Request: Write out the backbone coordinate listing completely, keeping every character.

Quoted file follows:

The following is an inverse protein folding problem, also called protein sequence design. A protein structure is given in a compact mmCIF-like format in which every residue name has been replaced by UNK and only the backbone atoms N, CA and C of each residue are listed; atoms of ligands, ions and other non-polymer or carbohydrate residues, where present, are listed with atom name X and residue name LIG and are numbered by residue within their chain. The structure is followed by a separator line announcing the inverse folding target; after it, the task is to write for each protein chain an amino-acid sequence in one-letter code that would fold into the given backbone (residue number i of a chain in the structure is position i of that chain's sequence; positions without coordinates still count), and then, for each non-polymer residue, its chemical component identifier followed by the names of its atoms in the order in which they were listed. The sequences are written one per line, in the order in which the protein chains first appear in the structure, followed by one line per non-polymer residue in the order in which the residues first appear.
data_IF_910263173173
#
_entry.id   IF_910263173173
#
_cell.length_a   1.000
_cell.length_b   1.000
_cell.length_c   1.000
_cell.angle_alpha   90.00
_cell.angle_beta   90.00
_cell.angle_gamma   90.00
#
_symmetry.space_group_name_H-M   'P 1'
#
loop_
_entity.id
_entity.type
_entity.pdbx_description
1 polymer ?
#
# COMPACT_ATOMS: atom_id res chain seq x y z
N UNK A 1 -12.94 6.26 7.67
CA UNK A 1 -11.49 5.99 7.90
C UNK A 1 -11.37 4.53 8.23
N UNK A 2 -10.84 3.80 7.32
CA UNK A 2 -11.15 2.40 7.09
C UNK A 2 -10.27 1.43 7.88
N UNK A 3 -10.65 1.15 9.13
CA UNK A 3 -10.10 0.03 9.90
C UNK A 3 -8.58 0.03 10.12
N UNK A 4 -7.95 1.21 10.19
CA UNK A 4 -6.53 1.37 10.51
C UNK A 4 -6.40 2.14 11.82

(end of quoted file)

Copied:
The following is an inverse protein folding problem, also called protein sequence design. A protein structure is given in a compact mmCIF-like format in which every residue name has been replaced by UNK and only the backbone atoms N, CA and C of each residue are listed; atoms of ligands, ions and other non-polymer or carbohydrate residues, where present, are listed with atom name X and residue name LIG and are numbered by residue within their chain. The structure is followed by a separator line announcing the inverse folding target; after it, the task is to write for each protein chain an amino-acid sequence in one-letter code that would fold into the given backbone (residue number i of a chain in the structure is position i of that chain's sequence; positions without coordinates still count), and then, for each non-polymer residue, its chemical component identifier followed by the names of its atoms in the order in which they were listed. The sequences are written one per line, in the order in which the protein chains first appear in the structure, followed by one line per non-polymer residue in the order in which the residues first appear.
data_IF_910263173173
#
_entry.id   IF_910263173173
#
_cell.length_a   1.000
_cell.length_b   1.000
_cell.length_c   1.000
_cell.angle_alpha   90.00
_cell.angle_beta   90.00
_cell.angle_gamma   90.00
#
_symmetry.space_group_name_H-M   'P 1'
#
loop_
_entity.id
_entity.type
_entity.pdbx_description
1 polymer ?
#
# COMPACT_ATOMS: atom_id res chain seq x y z
N UNK A 1 -12.94 6.26 7.67
CA UNK A 1 -11.49 5.99 7.90
C UNK A 1 -11.37 4.53 8.23
N UNK A 2 -10.84 3.80 7.32
CA UNK A 2 -11.15 2.40 7.09
C UNK A 2 -10.27 1.43 7.88
N UNK A 3 -10.65 1.15 9.13
CA UNK A 3 -10.10 0.03 9.90
C UNK A 3 -8.58 0.03 10.12
N UNK A 4 -7.95 1.21 10.19
CA UNK A 4 -6.53 1.37 10.51
C UNK A 4 -6.40 2.14 11.82